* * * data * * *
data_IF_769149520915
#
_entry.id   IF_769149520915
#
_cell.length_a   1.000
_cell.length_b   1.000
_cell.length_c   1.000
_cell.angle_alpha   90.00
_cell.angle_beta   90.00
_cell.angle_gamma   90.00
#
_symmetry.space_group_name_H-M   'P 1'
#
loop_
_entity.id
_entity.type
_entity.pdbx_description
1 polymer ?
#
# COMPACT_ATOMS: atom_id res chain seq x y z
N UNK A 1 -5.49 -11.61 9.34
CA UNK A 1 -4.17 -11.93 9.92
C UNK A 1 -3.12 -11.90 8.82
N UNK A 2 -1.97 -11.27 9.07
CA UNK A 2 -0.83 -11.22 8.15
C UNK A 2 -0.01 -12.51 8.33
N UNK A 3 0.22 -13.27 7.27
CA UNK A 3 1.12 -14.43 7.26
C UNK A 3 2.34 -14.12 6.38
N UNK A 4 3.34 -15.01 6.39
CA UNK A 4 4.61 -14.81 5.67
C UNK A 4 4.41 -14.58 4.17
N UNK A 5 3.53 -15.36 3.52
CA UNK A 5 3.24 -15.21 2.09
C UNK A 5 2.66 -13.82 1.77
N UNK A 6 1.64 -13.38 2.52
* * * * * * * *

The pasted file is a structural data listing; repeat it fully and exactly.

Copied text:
data_IF_769149520915
#
_entry.id   IF_769149520915
#
_cell.length_a   1.000
_cell.length_b   1.000
_cell.length_c   1.000
_cell.angle_alpha   90.00
_cell.angle_beta   90.00
_cell.angle_gamma   90.00
#
_symmetry.space_group_name_H-M   'P 1'
#
loop_
_entity.id
_entity.type
_entity.pdbx_description
1 polymer ?
#
# COMPACT_ATOMS: atom_id res chain seq x y z
N UNK A 1 -5.49 -11.61 9.34
CA UNK A 1 -4.17 -11.93 9.92
C UNK A 1 -3.12 -11.90 8.82
N UNK A 2 -1.97 -11.27 9.07
CA UNK A 2 -0.83 -11.22 8.15
C UNK A 2 -0.01 -12.51 8.33
N UNK A 3 0.22 -13.27 7.27
CA UNK A 3 1.12 -14.43 7.26
C UNK A 3 2.34 -14.12 6.38
N UNK A 4 3.34 -15.01 6.39
CA UNK A 4 4.61 -14.81 5.67
C UNK A 4 4.41 -14.58 4.17
N UNK A 5 3.53 -15.36 3.52
CA UNK A 5 3.24 -15.21 2.09
C UNK A 5 2.66 -13.82 1.77
N UNK A 6 1.64 -13.38 2.52